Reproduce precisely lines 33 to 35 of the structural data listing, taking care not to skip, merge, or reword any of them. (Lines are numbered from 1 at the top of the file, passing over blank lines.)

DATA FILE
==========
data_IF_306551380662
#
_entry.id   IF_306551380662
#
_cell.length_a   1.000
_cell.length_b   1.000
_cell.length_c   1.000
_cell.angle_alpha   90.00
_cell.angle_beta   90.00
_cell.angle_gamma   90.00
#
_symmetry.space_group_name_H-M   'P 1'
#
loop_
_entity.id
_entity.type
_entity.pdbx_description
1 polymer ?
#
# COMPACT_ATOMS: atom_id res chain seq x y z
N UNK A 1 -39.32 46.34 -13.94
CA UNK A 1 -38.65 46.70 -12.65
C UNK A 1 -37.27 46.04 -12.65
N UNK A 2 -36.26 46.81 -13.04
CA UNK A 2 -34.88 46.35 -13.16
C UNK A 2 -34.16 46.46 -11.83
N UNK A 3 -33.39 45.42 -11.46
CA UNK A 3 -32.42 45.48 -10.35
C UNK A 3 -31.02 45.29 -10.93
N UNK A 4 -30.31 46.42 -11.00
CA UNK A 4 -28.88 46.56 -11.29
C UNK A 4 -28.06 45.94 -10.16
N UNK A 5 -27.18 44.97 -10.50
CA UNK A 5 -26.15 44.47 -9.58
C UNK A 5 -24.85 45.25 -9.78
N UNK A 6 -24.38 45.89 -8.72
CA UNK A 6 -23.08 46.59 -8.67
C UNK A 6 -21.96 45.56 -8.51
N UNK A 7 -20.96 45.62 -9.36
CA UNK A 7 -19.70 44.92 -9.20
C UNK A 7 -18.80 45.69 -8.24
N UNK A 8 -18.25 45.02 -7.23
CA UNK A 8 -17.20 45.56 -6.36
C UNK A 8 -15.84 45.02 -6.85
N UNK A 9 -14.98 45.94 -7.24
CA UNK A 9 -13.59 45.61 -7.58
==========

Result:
N UNK A 5 -27.18 44.97 -10.50
CA UNK A 5 -26.15 44.47 -9.58
C UNK A 5 -24.85 45.25 -9.78